Tesla's co-founder and CTO checking out a Tesla model with Dr. Jeff Dahn. Photo credit: Danny Abriel, Dalhousie University.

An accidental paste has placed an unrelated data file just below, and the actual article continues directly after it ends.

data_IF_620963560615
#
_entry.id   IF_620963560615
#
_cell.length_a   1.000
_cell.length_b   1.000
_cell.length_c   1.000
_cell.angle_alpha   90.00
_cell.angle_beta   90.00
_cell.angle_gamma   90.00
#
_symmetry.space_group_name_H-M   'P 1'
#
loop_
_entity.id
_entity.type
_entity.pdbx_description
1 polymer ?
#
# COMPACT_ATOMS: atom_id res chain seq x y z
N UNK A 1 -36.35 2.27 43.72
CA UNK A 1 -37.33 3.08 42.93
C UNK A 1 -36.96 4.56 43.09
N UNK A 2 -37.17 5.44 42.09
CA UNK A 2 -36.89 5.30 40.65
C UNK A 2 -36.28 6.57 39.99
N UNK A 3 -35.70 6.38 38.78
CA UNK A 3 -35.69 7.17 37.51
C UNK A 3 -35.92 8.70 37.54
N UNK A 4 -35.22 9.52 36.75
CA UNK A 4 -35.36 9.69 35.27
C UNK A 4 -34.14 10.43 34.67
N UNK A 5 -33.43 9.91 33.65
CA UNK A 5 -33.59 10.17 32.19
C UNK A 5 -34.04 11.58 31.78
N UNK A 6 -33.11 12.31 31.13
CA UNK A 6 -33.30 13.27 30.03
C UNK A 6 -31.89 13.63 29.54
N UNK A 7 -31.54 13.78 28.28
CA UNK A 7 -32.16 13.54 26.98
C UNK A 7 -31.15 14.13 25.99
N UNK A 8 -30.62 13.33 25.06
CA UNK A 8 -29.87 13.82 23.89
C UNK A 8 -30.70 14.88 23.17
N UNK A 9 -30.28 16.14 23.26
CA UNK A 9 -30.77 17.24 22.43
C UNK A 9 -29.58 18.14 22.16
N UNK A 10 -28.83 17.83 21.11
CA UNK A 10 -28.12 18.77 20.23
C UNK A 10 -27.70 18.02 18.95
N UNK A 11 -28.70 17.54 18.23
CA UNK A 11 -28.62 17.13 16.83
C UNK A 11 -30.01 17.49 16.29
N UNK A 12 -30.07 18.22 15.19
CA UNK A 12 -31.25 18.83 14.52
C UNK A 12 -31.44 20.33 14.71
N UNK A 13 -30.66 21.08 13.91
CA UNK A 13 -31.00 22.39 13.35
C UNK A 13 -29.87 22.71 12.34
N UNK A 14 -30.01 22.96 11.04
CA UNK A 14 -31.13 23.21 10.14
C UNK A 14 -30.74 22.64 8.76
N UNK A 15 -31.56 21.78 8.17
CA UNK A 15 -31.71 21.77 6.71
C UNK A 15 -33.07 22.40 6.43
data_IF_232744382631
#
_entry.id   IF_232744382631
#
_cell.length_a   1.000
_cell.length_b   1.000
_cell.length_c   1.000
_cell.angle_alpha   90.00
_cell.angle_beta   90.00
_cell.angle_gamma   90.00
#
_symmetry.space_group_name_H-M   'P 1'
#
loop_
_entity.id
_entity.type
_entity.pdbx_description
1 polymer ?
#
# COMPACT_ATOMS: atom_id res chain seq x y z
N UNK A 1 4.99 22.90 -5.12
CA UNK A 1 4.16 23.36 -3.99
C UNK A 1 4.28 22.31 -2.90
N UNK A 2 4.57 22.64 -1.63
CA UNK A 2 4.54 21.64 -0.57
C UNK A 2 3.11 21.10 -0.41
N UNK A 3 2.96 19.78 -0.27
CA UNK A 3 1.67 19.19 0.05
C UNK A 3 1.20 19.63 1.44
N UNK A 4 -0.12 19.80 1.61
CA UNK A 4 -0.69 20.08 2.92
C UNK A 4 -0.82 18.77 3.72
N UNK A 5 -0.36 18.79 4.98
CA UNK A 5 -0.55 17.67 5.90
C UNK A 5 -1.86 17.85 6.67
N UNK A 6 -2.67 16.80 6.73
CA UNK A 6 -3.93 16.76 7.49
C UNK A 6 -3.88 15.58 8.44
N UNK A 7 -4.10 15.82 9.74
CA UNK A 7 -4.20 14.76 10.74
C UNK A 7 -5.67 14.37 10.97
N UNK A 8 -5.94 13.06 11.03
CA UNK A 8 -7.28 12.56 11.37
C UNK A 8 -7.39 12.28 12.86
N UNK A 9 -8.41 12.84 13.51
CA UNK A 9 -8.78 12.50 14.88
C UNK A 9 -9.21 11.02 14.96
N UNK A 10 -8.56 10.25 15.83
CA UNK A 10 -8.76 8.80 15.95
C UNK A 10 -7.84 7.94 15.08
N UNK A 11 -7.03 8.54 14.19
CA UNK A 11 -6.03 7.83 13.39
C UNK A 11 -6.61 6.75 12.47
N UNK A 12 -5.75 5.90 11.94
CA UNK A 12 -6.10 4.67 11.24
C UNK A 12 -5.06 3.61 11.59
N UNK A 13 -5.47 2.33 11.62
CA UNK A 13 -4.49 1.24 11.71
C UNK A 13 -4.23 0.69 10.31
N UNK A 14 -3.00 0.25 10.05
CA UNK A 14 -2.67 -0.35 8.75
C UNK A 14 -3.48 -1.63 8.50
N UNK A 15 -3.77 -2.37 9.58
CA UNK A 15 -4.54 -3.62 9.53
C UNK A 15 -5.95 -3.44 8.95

Tesla Motors' (NASDAQ:TSLA) share price rose this week following the company's announcement that it's partnered with preeminent lithium-ion battery researcher Jeff Dahn to lower the cost of its batteries. Tesla's share price has gained just under 5 percent, or $13, in the past five days, and was up another $1.48 on Thursday. A chemistry professor at Canada's Dalhousie University, Dahn has been researching lithium-ion batteries since 1978. As Fortune reported, Tesla has signed a five-year agreement to improve the energy density and lifespan of its lithium-ion batteries, thereby improving costs. Currently, there's a tradeoff between battery lifespan and energy density, but Dahn will try to crack the problem. Although no dollar figure has been disclosed for the agreement, Tesla will support Dahn and a team of roughly 20 graduate students, postdocs and technical staff. The partnership will come into effect in 2016, once Dahn's current lithium-ion battery project — funded by the Natural Sciences and Engineering Research Council of Canada and 3M (NYSE:MMM) — comes to an end. As Quartz points out, the development is an important one. The publication notes that Tesla CEO Elon Musk "has always played down the prospect for big battery advances," sticking to incremental improvements on batteries from Panasonic (OTCMKTS:PCRFY); the partnership with Dahn thus signals a potential change of heart. Critical metals investors might be wondering what the agreement means for lithium, graphite and cobalt, and to be sure, there have been a few hints at how raw materials might play into the situation from several news outlets. For example, Fortune states that "Musk has said the company will also examine pre-cursor materials, particularly nickel, and talk with nickel mining companies in Canada to find innovative ways to reduce the cost," while The Wall Street Journal notes that one of Dahn's specialties is silicon anodes, a less expensive alternative to graphite.